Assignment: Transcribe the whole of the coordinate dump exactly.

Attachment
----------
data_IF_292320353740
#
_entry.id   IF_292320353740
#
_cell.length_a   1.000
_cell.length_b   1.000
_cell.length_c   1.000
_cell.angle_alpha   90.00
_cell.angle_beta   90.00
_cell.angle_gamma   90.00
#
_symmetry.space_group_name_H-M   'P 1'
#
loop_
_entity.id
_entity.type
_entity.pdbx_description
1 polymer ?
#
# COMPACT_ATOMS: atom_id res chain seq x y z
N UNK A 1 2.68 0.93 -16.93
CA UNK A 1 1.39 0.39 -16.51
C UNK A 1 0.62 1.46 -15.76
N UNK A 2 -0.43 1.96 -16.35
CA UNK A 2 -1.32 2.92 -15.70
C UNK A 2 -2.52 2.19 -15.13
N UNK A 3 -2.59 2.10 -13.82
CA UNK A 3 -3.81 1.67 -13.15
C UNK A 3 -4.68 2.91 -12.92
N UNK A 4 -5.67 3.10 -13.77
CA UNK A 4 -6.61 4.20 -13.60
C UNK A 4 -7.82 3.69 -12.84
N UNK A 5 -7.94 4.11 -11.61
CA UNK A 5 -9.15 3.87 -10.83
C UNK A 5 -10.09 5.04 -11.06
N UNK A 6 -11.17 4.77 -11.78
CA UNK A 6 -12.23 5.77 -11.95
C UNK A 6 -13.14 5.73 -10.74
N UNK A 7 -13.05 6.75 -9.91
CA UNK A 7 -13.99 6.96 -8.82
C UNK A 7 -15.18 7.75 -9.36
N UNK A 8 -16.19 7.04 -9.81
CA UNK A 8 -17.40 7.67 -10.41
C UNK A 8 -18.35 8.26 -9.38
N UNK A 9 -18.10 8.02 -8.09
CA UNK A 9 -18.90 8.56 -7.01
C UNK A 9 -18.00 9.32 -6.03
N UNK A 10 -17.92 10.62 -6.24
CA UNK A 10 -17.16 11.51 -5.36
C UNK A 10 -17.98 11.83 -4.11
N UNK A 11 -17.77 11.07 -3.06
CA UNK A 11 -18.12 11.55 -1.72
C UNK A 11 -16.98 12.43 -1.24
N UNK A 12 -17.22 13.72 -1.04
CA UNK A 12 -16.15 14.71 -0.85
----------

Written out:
data_IF_292320353740
#
_entry.id   IF_292320353740
#
_cell.length_a   1.000
_cell.length_b   1.000
_cell.length_c   1.000
_cell.angle_alpha   90.00
_cell.angle_beta   90.00
_cell.angle_gamma   90.00
#
_symmetry.space_group_name_H-M   'P 1'
#
loop_
_entity.id
_entity.type
_entity.pdbx_description
1 polymer ?
#
# COMPACT_ATOMS: atom_id res chain seq x y z
N UNK A 1 2.68 0.93 -16.93
CA UNK A 1 1.39 0.39 -16.51
C UNK A 1 0.62 1.46 -15.76
N UNK A 2 -0.43 1.96 -16.35
CA UNK A 2 -1.32 2.92 -15.70
C UNK A 2 -2.52 2.19 -15.13
N UNK A 3 -2.59 2.10 -13.82
CA UNK A 3 -3.81 1.67 -13.15
C UNK A 3 -4.68 2.91 -12.92
N UNK A 4 -5.67 3.10 -13.77
CA UNK A 4 -6.61 4.20 -13.60
C UNK A 4 -7.82 3.69 -12.84
N UNK A 5 -7.94 4.11 -11.61
CA UNK A 5 -9.15 3.87 -10.83
C UNK A 5 -10.09 5.04 -11.06
N UNK A 6 -11.17 4.77 -11.78
CA UNK A 6 -12.23 5.77 -11.95
C UNK A 6 -13.14 5.73 -10.74
N UNK A 7 -13.05 6.75 -9.91
CA UNK A 7 -13.99 6.96 -8.82
C UNK A 7 -15.18 7.75 -9.36
N UNK A 8 -16.19 7.04 -9.81
CA UNK A 8 -17.40 7.67 -10.41
C UNK A 8 -18.35 8.26 -9.38
N UNK A 9 -18.10 8.02 -8.09
CA UNK A 9 -18.90 8.56 -7.01
C UNK A 9 -18.00 9.32 -6.03
N UNK A 10 -17.92 10.62 -6.24
CA UNK A 10 -17.16 11.51 -5.36
C UNK A 10 -17.98 11.83 -4.11
N UNK A 11 -17.77 11.07 -3.06
CA UNK A 11 -18.12 11.55 -1.72
C UNK A 11 -16.98 12.43 -1.24
N UNK A 12 -17.22 13.72 -1.04
CA UNK A 12 -16.15 14.71 -0.85